As noted in Chapter 1, the decline of private passenger rail service in the United States has been attributed to a variety of causes, from changing technologies and public subsidies of other modes to railroad executives who tried to drive passengers away. 1 Although it is extremely difficult to assess the precise influence of each factor, one point is very clear: the public grew less and less inclined to travel by train from 1944 to 1970. 2 The Amtrak system thus constituted a type of experiment: could the public be persuaded to travel by train again?
Amtrak attacked several of the probable causes of declining ridership. New equipment, both passenger cars and locomotives, replaced the obsolete fleet inherited from the private railroads. Public subsidies helped to offset the funding given to road and air transportation systems for many years. A management team committed to passenger rail service and improved work rules offered the promise of greater concern for passenger needs and greater efficiency. Computerized ticketing and reservation systems and coordinated schedules increased passenger convenience. 3 Whether changes of this sort could attract passengers was very much a matter of uncertainty at Amtrak's creation.
A comparison of year-to-year changes in passenger train ridership, measured in passenger miles, in the closing years of private passenger train service and in the Amtrak era reveals a striking change: from 1945 through 1971, ridership fell in all but two years. In contrast, ridership in the Amtrak era has risen in three out of every four years. Moreover, ridership rose eight straight years between 1982 and 1990. The only comparable upward trend between 1920 and 1970 was in the period from 1938 to 1944, when the economic recovery from the Great Depression and mobilization for World War II combined to spur travel demand and curtail opportunities to travel by car or plane. Clearly the dynamics of passenger train ridership have changed in the Amtrak era. 4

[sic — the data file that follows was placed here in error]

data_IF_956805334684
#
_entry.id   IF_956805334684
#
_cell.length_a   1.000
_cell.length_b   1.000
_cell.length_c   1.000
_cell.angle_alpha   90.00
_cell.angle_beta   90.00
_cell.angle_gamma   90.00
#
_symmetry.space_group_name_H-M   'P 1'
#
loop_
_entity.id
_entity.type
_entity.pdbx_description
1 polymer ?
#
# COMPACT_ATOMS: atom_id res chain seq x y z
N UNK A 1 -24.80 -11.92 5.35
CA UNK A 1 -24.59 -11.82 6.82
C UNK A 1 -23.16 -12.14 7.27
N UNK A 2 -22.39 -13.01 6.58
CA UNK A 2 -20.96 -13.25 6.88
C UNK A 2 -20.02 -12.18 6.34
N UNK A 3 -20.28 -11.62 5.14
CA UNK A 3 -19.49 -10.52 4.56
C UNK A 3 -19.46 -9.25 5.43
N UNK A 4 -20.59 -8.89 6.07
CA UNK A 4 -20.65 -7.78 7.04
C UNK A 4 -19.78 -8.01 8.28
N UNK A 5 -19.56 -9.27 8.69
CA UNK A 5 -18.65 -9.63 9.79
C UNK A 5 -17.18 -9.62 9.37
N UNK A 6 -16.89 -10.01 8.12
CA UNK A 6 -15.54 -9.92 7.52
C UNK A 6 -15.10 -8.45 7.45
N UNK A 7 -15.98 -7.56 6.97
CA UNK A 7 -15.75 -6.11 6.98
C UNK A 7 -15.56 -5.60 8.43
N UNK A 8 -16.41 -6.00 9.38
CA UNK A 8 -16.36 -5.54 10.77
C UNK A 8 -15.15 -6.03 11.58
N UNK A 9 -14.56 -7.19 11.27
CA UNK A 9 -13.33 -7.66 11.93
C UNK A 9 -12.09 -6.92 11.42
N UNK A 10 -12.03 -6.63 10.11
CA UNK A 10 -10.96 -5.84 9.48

All organizations, whether public or private, need to prepare for future conditions. A transportation service that fails to anticipate rising demand